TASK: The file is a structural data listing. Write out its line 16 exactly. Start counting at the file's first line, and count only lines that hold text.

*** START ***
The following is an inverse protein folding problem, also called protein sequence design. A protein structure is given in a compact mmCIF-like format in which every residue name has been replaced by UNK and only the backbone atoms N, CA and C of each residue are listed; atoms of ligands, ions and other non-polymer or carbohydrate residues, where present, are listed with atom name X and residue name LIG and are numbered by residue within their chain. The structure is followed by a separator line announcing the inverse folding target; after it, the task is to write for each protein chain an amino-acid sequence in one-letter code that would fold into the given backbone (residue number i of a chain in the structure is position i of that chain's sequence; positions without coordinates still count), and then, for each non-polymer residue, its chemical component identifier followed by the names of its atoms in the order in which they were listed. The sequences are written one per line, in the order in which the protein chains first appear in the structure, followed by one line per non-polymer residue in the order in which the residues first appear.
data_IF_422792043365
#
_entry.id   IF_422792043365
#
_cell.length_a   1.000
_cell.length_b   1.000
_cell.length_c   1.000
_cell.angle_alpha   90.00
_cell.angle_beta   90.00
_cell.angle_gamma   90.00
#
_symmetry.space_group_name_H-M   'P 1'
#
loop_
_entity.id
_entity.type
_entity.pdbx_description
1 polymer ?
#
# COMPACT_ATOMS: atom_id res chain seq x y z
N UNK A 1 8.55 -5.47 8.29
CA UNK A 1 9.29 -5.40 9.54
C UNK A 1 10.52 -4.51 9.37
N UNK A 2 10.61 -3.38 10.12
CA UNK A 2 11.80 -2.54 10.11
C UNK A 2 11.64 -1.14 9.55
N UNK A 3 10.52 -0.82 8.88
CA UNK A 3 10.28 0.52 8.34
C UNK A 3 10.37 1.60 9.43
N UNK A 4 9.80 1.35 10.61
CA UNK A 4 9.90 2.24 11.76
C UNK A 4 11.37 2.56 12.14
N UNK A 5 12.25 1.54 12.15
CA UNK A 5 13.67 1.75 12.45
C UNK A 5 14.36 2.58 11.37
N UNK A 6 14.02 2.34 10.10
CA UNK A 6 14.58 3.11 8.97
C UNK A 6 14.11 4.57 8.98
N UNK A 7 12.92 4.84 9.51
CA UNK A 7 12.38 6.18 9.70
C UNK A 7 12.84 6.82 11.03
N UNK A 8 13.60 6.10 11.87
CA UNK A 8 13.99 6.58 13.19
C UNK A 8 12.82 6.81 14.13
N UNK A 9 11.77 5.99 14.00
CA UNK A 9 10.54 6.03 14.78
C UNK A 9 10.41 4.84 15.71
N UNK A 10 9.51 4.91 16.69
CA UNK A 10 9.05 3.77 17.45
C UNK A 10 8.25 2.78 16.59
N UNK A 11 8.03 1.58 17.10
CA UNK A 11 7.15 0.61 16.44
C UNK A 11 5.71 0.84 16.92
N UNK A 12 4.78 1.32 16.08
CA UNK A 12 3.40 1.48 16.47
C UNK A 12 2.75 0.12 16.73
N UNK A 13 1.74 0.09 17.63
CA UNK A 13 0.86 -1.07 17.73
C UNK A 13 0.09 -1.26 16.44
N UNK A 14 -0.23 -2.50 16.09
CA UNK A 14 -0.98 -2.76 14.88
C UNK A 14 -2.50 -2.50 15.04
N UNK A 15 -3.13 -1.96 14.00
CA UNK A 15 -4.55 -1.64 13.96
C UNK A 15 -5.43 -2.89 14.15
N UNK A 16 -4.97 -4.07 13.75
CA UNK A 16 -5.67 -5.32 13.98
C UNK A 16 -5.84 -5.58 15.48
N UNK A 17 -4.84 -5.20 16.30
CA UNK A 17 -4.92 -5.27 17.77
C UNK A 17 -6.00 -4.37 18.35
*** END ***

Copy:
_entity.id